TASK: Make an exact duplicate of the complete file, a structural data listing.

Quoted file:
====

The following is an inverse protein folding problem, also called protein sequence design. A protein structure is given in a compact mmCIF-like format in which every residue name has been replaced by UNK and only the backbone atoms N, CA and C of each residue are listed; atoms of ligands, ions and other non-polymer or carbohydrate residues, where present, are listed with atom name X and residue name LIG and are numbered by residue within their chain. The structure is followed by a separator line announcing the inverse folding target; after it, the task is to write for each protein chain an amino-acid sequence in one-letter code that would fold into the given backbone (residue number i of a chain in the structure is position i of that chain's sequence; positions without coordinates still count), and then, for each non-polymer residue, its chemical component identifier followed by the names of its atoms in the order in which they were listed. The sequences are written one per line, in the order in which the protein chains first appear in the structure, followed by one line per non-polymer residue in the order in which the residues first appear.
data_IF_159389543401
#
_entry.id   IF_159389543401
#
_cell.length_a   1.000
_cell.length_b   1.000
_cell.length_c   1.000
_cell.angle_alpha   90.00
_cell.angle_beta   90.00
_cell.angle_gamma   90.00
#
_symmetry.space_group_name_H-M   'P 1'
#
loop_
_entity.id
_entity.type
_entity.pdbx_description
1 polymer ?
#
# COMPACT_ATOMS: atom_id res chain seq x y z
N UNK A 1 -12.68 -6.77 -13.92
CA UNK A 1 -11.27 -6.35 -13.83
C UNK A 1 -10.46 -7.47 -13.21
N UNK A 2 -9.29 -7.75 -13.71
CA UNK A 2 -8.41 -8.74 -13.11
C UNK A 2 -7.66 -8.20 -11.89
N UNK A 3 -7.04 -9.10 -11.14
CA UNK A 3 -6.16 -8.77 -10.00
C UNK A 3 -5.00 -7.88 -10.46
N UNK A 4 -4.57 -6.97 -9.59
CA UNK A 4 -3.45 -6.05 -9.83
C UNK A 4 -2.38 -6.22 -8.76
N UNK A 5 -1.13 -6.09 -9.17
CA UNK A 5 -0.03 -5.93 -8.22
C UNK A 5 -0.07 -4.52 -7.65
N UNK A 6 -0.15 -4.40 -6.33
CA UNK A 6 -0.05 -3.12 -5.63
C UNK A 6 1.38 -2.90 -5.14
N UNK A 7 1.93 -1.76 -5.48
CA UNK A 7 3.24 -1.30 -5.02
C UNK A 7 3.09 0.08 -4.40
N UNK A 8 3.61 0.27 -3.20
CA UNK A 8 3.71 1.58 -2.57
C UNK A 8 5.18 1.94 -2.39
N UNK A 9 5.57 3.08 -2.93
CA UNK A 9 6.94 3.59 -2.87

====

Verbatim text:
The following is an inverse protein folding problem, also called protein sequence design. A protein structure is given in a compact mmCIF-like format in which every residue name has been replaced by UNK and only the backbone atoms N, CA and C of each residue are listed; atoms of ligands, ions and other non-polymer or carbohydrate residues, where present, are listed with atom name X and residue name LIG and are numbered by residue within their chain. The structure is followed by a separator line announcing the inverse folding target; after it, the task is to write for each protein chain an amino-acid sequence in one-letter code that would fold into the given backbone (residue number i of a chain in the structure is position i of that chain's sequence; positions without coordinates still count), and then, for each non-polymer residue, its chemical component identifier followed by the names of its atoms in the order in which they were listed. The sequences are written one per line, in the order in which the protein chains first appear in the structure, followed by one line per non-polymer residue in the order in which the residues first appear.
data_IF_159389543401
#
_entry.id   IF_159389543401
#
_cell.length_a   1.000
_cell.length_b   1.000
_cell.length_c   1.000
_cell.angle_alpha   90.00
_cell.angle_beta   90.00
_cell.angle_gamma   90.00
#
_symmetry.space_group_name_H-M   'P 1'
#
loop_
_entity.id
_entity.type
_entity.pdbx_description
1 polymer ?
#
# COMPACT_ATOMS: atom_id res chain seq x y z
N UNK A 1 -12.68 -6.77 -13.92
CA UNK A 1 -11.27 -6.35 -13.83
C UNK A 1 -10.46 -7.47 -13.21
N UNK A 2 -9.29 -7.75 -13.71
CA UNK A 2 -8.41 -8.74 -13.11
C UNK A 2 -7.66 -8.20 -11.89
N UNK A 3 -7.04 -9.10 -11.14
CA UNK A 3 -6.16 -8.77 -10.00
C UNK A 3 -5.00 -7.88 -10.46
N UNK A 4 -4.57 -6.97 -9.59
CA UNK A 4 -3.45 -6.05 -9.83
C UNK A 4 -2.38 -6.22 -8.76
N UNK A 5 -1.13 -6.09 -9.17
CA UNK A 5 -0.03 -5.93 -8.22
C UNK A 5 -0.07 -4.52 -7.65
N UNK A 6 -0.15 -4.40 -6.33
CA UNK A 6 -0.05 -3.12 -5.63
C UNK A 6 1.38 -2.90 -5.14
N UNK A 7 1.93 -1.76 -5.48
CA UNK A 7 3.24 -1.30 -5.02
C UNK A 7 3.09 0.08 -4.40
N UNK A 8 3.61 0.27 -3.20
CA UNK A 8 3.71 1.58 -2.57
C UNK A 8 5.18 1.94 -2.39
N UNK A 9 5.57 3.08 -2.93
CA UNK A 9 6.94 3.59 -2.87